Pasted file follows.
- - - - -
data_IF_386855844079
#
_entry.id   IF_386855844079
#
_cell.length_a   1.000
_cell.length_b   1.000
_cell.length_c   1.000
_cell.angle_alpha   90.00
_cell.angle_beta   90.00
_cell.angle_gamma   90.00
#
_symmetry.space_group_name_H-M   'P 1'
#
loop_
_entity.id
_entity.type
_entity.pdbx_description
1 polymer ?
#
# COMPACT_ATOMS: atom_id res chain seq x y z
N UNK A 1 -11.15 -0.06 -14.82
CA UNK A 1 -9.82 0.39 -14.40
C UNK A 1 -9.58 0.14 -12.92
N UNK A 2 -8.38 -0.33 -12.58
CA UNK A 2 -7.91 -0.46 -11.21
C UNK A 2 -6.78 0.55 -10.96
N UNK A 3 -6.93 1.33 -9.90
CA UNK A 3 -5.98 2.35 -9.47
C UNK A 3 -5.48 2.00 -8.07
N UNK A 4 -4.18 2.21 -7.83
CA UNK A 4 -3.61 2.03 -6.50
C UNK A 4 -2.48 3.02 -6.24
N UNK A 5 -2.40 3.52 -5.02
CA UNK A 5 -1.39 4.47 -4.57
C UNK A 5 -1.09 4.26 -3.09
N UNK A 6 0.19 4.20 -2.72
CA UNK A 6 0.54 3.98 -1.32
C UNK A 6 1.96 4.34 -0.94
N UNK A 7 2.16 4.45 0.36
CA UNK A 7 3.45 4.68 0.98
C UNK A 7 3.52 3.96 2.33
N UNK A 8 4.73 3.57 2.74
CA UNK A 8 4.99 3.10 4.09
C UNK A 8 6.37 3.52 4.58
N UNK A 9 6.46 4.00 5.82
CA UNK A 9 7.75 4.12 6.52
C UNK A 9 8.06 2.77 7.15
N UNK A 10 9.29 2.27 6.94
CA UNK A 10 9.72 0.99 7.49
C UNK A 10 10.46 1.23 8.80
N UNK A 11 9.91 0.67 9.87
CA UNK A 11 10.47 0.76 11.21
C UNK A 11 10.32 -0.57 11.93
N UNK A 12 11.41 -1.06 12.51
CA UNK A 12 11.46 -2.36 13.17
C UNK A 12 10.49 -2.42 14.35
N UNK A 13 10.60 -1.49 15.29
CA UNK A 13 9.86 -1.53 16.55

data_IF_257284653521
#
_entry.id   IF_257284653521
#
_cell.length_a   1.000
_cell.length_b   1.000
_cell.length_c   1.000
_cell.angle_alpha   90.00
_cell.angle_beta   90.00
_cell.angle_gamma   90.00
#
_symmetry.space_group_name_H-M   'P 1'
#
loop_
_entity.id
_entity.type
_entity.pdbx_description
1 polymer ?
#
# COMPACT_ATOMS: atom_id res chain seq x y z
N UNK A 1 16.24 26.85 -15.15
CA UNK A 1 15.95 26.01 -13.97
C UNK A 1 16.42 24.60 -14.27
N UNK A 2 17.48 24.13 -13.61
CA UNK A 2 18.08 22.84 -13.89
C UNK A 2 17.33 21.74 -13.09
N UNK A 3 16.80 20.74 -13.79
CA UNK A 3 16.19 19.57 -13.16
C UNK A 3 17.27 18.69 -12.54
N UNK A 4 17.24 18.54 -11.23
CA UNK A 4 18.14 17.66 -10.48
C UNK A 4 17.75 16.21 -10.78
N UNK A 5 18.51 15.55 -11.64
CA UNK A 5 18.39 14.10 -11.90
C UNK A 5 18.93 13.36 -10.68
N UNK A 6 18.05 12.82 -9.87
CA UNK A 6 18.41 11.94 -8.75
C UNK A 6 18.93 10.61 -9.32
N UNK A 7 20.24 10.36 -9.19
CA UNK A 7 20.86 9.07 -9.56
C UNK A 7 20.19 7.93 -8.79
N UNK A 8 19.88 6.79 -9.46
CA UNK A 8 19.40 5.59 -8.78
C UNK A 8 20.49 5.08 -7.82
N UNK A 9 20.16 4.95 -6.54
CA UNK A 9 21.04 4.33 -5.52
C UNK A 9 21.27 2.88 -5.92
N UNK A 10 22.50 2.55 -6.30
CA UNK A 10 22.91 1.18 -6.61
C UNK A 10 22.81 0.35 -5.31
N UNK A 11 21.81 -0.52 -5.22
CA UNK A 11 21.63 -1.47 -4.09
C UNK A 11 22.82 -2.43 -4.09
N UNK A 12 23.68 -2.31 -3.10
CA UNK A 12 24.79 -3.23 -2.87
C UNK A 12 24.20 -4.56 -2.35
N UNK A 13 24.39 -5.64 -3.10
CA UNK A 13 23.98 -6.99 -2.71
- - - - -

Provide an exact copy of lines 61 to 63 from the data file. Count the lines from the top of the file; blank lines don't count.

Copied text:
_entry.id   IF_257284653521
#
_cell.length_a   1.000